Chennai: Singara Chennai has got a new tag. The city, which had managed to keep its noise pollution at check, with an exception during the festivals, is now on a high pitch.
Freshly released statistics by the ministry of environment reveals that Chennai is among the seven metropolitan cities to have exceeded permissible noise pollution levels.
While the combined noise pollution average for the city remains uncalculated, Deccan Chronicle analyses the average levels of all the ten noise-monitoring stations (for Sunday), only to learn that the numbers are much beyond permissible levels.
The 10 monitoring stations maintained by the Central Pollution Control Board include all four categories of the noise pollution standards –Quiet/ sensitive, commercial, residential and industrial.
The data (refer box) explains the pathetic condition of Chennaiites as sensitive areas (hospitals, schools and parks etc) have recorded over 20 per cent more than the permissible data, questioning the health of the vulnerable fraternity.
According to officials of Tamil Nadu Pollution Control Board (TNPCB), the average noise pollution levels had seen a gradual increase in the past five years. “Such alarming levels were earlier witnessed only during festivals and election canvass.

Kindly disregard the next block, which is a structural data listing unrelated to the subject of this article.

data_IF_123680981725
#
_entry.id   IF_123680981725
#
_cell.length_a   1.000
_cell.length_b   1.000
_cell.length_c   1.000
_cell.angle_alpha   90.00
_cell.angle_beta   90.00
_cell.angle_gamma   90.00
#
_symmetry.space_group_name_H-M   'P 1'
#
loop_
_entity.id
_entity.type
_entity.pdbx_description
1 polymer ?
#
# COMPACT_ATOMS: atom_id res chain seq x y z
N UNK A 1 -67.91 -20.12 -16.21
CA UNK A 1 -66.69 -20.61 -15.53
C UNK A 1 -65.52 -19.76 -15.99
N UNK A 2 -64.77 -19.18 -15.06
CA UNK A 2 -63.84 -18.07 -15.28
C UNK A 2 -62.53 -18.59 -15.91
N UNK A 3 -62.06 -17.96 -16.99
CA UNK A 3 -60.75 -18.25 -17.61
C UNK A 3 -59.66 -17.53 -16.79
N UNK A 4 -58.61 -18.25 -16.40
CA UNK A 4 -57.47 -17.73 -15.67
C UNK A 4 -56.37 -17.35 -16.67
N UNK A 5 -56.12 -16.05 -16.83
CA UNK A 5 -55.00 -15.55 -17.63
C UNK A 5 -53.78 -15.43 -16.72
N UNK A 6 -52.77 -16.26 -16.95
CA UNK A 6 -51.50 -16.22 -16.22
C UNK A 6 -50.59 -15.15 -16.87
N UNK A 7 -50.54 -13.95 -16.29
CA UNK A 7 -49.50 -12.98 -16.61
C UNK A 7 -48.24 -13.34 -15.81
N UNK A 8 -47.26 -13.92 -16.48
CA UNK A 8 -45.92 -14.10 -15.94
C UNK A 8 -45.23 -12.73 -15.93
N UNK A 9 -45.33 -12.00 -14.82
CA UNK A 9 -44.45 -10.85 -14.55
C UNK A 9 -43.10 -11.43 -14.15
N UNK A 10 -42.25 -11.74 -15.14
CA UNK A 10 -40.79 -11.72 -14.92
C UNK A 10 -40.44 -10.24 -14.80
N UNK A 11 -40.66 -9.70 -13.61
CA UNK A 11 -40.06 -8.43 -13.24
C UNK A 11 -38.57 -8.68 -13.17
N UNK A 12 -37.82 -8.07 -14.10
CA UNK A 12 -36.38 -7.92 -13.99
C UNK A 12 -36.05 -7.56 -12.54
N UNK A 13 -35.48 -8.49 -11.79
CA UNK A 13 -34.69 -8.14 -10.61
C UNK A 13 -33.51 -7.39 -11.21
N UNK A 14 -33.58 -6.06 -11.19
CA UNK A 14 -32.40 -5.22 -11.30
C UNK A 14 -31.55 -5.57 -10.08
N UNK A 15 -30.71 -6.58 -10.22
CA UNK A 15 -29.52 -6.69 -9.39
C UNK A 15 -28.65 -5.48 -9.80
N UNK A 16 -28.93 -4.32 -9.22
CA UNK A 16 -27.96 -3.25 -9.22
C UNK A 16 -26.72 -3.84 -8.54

The situation has deteriorated in the past five years, due to increasing vehicle population and ongoing civic construction works including Metro Rail project,” said a senior official from TNPCB.
Did you know that a horn in a bullet bike could produce up to 105 decibels? While lack of awareness is the root cause for the growing noise pollution standards, lack of coordination between the regulatory, monitoring and executive agencies is the spoilsport, say environmentalists.
“People don’t realize how stressful noise pollution could be. It is the role of TNPCB to sensitise the general public on the permissible noise levels. The monitoring and executive agencies – transport department and Public health –are not concerned to put a check to the pollution. Coordination between the government bodies is not observed in any pollution control event,” said Shweta Narayan, Coordinator of the Community Environmental Monitoring.
The increasing craze for multi torn horns is yet another factor. Bike dealers at Pudupet told DC that they had been witnessing a spike in multi torn horns.
“We get more than 10 customers every day, who would want to tune their engines to produce a cracking noise. Demand to induce multi torn horns has also spiked up,” said a shop owner at Pudupet, C. Babu.
Tags: noise pollution, central pollution control board
Location: India, Tamil Nadu, Chennai (Madras)
As we commemorate the 12th anniversary of Downtown — the Hindu's community supplement that reflects the hopes, aspirations and despair of the denizens of Chennai, we thought it appropriate to elicit the views of a few prominent personalities from different walks of life on what the metropolis represents to them.
For Kamala Selvaraj, Joint Director of Gigi Hospital, Chennai is her favourite place in the globe next to Singapore. “Of late, Chennai has been very fortunate since she has had lots of new things bestowed on her which makes her more beautiful. The plus point is that there are lots of parks spread over the city and the minus point is there is no maintenance,” she says.